(SPOILERS) Time for another ADD-addled exercise in nihilism from the Safdie brothers. Only this time, it’s anchored not so much by a head-turning as an in-your-face, yelling, kicking, screaming, fully-committed, fully-caffeinated, dazzling but utterly exhausting performance from Adam Sandler. Uncut Gems has received many plaudits, and those for Sandler are entirely deserved – it’s a highly convincing piece of acting, one that ought to have merited an Oscar nod – but the film as a whole merely reconfirmed my takeaway from the also-acclaimed Good Time; that the Safdies’ sensibility, if you can call it that, since it suggests something with some degree of restraint or sensitivity, is probably not for me.
The desire to put viewers through two-and-a-quarter suffocating hours of Sandler’s inveterate gambler’s successive attempts to undo himself is a fairly twisted, sadistic enterprise on their part, and thus one you’re relieved to be released from, by any narrative means available. If you engage with their mission statement, then Uncut Gems undoubtedly quite an achievement, but I come down on the side of those criticisms, the few and far between ones, that the picture is all surface bluster. It’s all about the freneticism and the breathless chase, without pause for an interior view that isn’t up the lead character’s bottom – unless you call his minute of “I’m so sad. I’m so fucked up” wallowing after being beaten up introspection – or reflection enough to consider what’s under the hood of this character, and what makes him tick, what fuels his addiction. As such, Uncut Gems is rather shallow, inducing a narcotic high but a rather unpleasant one. More akin to a panic attack brought on through sniffing glue.
Sandler’s Howard Ratner is the movie’s engine, all fired up and raring to go, but that’s all the Safdies have got. At times, with Howard’s need to balance his various books as he evades or doesn’t his loan shark brother-in-law Arno (a glassy-eyed Eric Bogosian) and tries to pull himself out of whichever insane new bet or deal he has made while juggling his overloaded personal life, I was put in mind of Carlito’s Way – the ending of that film surely had some influence on this one’s – but that’s an infinitely more elegant, considered work.
The Safdies pride themselves on their grubbiness and no doubt wish they were actually living in the 70s. Even when they pull virtuoso moves – macro shots opening and closing the movie – they’re weighted towards crudity (a colon exam, passing through the bullet hole in Howard’s head) rather than the sublime (the precious uncut opal Howard has purchased, somewhat less precious than he had hoped). This circular motif also brings to mind their structure for Good Time, but the only thematic impulse one could take away from Uncut Gems would be a glib one (the picture opens extravagantly on the mining of the opal, but aside from Kevin Garnett interrogating Howard on his profit margins, the supply chain of precious gems is left unturned). As for the final “shocking” moments, the only surprise would have been if the happy ending Howard suddenly seems to be heading for had happened (particularly since this is the second time the picture has played the card of the unlikely bet paying off, following “the dumbest fucking bet I’ve ever heard”).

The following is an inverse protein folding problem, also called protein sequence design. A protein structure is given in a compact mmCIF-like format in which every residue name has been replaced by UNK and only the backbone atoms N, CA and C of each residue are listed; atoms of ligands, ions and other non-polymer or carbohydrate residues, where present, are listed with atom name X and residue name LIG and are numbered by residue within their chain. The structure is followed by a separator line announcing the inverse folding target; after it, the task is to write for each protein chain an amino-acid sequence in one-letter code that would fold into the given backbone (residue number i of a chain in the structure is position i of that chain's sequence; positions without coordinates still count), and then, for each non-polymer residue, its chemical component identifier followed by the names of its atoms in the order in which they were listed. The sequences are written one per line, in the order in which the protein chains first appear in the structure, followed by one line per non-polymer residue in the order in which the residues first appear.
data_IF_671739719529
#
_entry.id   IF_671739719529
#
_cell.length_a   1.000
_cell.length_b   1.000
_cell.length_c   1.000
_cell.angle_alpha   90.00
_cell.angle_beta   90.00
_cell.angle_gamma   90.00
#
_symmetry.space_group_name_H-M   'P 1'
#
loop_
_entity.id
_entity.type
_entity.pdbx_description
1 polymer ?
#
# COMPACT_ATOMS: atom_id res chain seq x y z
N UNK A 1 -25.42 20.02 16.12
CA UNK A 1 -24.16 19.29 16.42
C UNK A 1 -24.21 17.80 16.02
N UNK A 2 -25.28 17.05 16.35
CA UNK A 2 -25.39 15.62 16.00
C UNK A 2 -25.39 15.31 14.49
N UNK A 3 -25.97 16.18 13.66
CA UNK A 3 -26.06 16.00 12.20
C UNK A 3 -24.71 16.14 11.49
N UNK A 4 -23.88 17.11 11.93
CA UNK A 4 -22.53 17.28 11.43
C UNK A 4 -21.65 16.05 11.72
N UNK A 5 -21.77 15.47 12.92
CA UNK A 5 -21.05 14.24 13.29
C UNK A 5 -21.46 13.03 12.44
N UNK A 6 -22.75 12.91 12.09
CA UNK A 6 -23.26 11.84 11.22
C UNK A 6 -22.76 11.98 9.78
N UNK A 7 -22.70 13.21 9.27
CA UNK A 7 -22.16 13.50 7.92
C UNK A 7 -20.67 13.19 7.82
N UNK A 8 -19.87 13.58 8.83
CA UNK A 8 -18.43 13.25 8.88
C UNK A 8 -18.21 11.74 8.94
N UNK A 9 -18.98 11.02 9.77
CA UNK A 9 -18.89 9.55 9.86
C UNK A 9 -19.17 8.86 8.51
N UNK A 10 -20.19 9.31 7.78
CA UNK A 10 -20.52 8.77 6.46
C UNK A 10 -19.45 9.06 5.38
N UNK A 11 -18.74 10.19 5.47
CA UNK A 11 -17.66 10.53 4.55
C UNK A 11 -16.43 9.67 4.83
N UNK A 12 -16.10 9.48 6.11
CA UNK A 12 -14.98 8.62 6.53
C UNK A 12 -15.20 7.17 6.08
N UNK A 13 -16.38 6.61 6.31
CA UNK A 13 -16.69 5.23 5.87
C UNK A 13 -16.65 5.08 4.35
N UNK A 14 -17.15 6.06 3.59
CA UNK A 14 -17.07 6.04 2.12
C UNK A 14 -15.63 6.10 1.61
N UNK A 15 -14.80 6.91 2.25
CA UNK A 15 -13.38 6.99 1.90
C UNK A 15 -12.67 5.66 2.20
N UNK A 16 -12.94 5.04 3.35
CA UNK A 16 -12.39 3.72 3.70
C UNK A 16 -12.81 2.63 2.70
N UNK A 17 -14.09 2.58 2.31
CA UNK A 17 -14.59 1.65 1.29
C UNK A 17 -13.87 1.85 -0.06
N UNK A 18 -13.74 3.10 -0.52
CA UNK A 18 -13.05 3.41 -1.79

There are good performances throughout, from Lakeith Stanfield as an associate of Howard’s (bringing him Garnett), from Fox and Menzel, from Judd Hirsch as Howard’s father-in-law, from Bogosian, and from authentic neighbourhood flavour in the likes of Keith Williams Richard’s vicious enforcer and Wayne Diamond as a rich gambler. And there are some smart conceits; if the run around at Howard’s daughter’s school play doesn’t really distinguish the setting from the threat because everything is at the same pitch, the idea of the family Passover dinner, with Arno glowering at him on neutral ground, is neatly conceived. Daniel Lopatin’s jazz-synth score, meanwhile, manages to work on the nerves as much as the directors’ other choices, heightening rather than diminishing the antic spell, entirely indifferent to the frenzied events it accompanies.
I don’t doubt the Safdies are masters of achieving exactly their desired effect, but whether that effect is a laudable one is open to debate. At one point, during a moment of regret on Howard’s part after he has dispensed with girlfriend Julia (Julia Fox) and suggested he and soon-to-be-ex-wife Dinah (Idina Menzel) should try again, she informs him, “I think you are the most annoying person I’ve ever met. I hate being with you. I hate looking at you. If I had my way, I would never see you again”. It isn’t difficult to apply that to Uncut Gems as a whole.
Agree? Disagree? Mildly or vehemently? Let me know in the comments below.